Shoplifters (2018, Gaga Pictures Japan)
Directed by Hirokazu Kore-eda. Featuring Lily Franky, Sakura Ando, Mayu Matsuoka, Kairi Jō, Miyu Sasaki and Kirin Kiki.
I have always found the award winners from the Cannes Film Festival to be a far better representation of the best films from around the world than the Oscars. Winners of the highest prize, the Palme D’Or, over the past 20 years include The Pianist, The Wind that Shakes the Barley, 4 Months, 3 Weeks and 2 Days, Entre les murs (The Class), The White Ribbon, Uncle Boonmee Who Can Recall His Past Lives, Blue is the Warmest Colour and I, Daniel Blake – I regard these among the best films I have ever seen. Go further back in time and you will find several Oscar-snubbed masterpieces that won the prestigious award: Paris, Texas, The Ballad of Narayama, The Conversation, Il Gattopardo (The Leopard) and The Wages of Fear. So it was of little surprise to discover that last year’s winner, Shoplifters (recently enjoying a relative mainstream release) was a wonderful gem of a movie.
From director Hirokazu Kore-eda (who has form with his award winning 2013 drama Like Father, Like Son) comes a familial-based drama about Japanese social norms, poverty and morality. It is set on the outskirts of an unnamed Japanese city, where we are introduced to a ‘family’ living amicably together in a small run-down shack – a comical father figure, his wife, a wise old grandmother and her granddaughter, and a young boy. The father, who works on a high-rise building site, and the young boy, who doesn’t go to school, work together as a double team stealing food and other necessities from local grocery stores – their shoplifting routine is, dare I say, lovable to watch! The wife works for a pittance at a laundry, the grandmother sits at the shack all day, while the granddaughter works at a club where she strips and touches herself for men who sit in the shadows behind a glass (maybe intentionally referenced or not, I couldn’t help but be reminded of that sleazy place where Nastassja Kinski worked in Paris, Texas, and that heart-breaking scene where Harry Dean Stanton reveals his identity to her from the shadows behind the glass by telling her the story of their life together long ago).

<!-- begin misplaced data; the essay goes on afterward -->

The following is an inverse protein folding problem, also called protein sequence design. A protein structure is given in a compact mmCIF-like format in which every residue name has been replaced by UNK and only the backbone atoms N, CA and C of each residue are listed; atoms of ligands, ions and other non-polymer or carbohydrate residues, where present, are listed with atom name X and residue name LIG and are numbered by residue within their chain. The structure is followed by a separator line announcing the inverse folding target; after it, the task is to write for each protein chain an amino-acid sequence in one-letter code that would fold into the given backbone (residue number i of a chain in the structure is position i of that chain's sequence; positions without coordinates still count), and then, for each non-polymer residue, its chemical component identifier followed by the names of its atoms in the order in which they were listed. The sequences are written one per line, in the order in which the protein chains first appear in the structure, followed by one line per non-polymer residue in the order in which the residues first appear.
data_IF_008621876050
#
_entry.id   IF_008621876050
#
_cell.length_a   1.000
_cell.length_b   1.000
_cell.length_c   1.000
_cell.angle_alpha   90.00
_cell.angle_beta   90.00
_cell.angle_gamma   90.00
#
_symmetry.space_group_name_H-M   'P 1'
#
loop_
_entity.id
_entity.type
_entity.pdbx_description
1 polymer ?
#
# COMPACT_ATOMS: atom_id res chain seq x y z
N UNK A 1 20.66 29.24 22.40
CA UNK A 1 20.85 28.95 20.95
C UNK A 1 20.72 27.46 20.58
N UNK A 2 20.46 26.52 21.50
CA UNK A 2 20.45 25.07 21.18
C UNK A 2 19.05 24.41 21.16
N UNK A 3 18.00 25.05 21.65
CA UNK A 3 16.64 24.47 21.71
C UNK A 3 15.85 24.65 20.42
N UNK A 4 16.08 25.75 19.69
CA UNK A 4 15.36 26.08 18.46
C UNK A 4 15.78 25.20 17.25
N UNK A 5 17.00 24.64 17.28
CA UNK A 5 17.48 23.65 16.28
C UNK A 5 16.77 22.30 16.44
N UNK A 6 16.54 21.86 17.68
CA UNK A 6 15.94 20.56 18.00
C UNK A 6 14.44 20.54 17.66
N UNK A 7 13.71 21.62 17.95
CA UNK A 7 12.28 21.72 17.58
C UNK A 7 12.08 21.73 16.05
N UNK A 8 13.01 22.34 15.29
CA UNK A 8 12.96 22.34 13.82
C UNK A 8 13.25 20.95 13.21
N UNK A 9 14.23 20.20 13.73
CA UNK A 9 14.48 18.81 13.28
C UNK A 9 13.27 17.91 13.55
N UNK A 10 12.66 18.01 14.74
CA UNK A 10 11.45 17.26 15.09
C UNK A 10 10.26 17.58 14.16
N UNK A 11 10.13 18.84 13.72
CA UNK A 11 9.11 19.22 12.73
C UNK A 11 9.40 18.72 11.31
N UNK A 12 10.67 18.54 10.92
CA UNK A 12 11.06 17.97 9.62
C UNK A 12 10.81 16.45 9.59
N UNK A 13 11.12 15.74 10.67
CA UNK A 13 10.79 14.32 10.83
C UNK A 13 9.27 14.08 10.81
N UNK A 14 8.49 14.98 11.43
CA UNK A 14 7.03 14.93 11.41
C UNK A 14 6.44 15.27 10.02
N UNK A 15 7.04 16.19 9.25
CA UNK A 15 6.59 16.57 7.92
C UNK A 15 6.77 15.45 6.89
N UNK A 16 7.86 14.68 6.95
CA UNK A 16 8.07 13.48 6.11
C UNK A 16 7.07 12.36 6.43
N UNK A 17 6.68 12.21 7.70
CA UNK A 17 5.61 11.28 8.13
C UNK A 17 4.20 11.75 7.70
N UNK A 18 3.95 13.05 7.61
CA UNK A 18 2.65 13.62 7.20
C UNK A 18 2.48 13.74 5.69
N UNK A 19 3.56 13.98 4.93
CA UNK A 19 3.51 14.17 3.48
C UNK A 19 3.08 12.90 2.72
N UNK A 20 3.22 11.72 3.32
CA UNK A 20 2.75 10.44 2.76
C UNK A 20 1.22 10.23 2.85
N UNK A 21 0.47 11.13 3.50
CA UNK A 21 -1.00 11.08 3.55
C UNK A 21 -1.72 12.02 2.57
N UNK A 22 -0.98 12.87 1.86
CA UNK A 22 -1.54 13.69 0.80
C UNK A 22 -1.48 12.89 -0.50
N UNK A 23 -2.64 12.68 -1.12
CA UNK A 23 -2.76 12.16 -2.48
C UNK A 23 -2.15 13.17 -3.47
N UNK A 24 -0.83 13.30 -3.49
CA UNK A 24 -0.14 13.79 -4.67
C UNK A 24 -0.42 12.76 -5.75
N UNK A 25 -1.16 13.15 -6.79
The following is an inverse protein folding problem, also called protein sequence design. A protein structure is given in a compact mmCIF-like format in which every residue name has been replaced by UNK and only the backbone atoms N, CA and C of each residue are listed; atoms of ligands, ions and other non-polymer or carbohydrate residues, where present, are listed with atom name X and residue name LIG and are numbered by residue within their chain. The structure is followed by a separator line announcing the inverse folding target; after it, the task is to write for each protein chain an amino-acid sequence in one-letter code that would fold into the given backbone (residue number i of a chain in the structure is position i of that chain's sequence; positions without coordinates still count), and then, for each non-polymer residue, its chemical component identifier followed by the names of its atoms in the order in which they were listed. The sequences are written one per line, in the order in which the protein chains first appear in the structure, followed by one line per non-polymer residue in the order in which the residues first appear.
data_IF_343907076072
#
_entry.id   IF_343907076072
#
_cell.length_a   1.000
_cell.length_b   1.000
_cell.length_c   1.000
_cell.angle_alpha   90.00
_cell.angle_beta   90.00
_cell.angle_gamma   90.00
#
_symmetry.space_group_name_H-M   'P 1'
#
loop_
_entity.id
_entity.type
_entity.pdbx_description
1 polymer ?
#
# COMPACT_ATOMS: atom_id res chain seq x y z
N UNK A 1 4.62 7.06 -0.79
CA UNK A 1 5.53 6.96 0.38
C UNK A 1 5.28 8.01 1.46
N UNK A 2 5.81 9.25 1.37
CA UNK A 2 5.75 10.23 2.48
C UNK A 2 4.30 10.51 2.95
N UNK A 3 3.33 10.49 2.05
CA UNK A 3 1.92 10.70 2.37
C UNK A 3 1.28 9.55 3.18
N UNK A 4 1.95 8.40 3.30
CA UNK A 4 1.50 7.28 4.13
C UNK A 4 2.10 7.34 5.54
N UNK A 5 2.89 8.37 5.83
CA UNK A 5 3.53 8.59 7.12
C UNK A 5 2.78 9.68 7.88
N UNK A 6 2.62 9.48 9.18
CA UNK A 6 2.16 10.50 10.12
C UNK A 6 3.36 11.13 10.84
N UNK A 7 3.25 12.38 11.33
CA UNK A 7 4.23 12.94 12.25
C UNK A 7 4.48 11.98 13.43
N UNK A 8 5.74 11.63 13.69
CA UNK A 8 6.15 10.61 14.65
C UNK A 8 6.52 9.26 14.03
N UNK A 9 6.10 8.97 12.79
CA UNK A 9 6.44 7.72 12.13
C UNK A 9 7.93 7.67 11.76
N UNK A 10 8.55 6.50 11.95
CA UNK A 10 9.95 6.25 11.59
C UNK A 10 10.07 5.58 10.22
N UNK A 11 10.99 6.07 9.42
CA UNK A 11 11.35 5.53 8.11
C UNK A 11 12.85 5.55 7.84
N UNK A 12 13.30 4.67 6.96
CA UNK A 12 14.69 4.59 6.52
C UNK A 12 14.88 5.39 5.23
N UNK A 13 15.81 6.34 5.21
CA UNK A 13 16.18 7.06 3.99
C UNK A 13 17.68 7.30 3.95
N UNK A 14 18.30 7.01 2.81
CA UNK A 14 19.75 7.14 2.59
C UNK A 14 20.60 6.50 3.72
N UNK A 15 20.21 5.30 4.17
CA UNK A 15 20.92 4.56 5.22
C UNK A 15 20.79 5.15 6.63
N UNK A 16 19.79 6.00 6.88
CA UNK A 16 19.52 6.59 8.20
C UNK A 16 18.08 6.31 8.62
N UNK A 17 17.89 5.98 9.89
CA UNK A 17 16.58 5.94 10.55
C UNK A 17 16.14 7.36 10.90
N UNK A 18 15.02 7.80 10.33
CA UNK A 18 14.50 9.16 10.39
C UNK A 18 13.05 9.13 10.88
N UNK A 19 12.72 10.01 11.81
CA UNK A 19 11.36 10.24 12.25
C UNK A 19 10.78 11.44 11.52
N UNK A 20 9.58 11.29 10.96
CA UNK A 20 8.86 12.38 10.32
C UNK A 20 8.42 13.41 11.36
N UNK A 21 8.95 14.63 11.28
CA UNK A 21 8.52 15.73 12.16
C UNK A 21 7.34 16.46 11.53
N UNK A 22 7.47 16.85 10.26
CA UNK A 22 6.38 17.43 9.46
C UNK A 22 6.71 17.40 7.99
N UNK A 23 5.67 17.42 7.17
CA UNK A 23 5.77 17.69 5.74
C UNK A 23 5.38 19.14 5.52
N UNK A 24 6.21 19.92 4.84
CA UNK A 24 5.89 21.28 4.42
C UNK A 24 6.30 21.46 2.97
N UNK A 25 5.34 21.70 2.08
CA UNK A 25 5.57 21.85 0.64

The film meanders along nicely offering us titbits of information on how all of the characters are related to each other, never being too obvious but always being sincere. We get to know each of the characters one by one, and despite harbouring some clear shortcomings (sometimes shocking), they all possess a warm and enduring humanity. The wonder of the film lies in their heartfelt connection to one another. The central focus of the story revolves around a new addition to the ‘family’: a beautiful little girl named Yuri who is found by the husband and wife to be left out in the cold by apparently abusive parents. The girl is taken back to the shack and she is immediately enamoured by the rest of the group. There are obvious questionable morals to the actions of these people, but what is remarkable about Kore-eda’s intelligent direction is that he never intends for that to be core of the story. His neat, subtle pitch alludes to greater things at play: the broken and hypocritical society of modern Japan, the awful conditions set for poor families there, some unspeakable past familial trauma, and the unquenchable thirst for a shared happiness.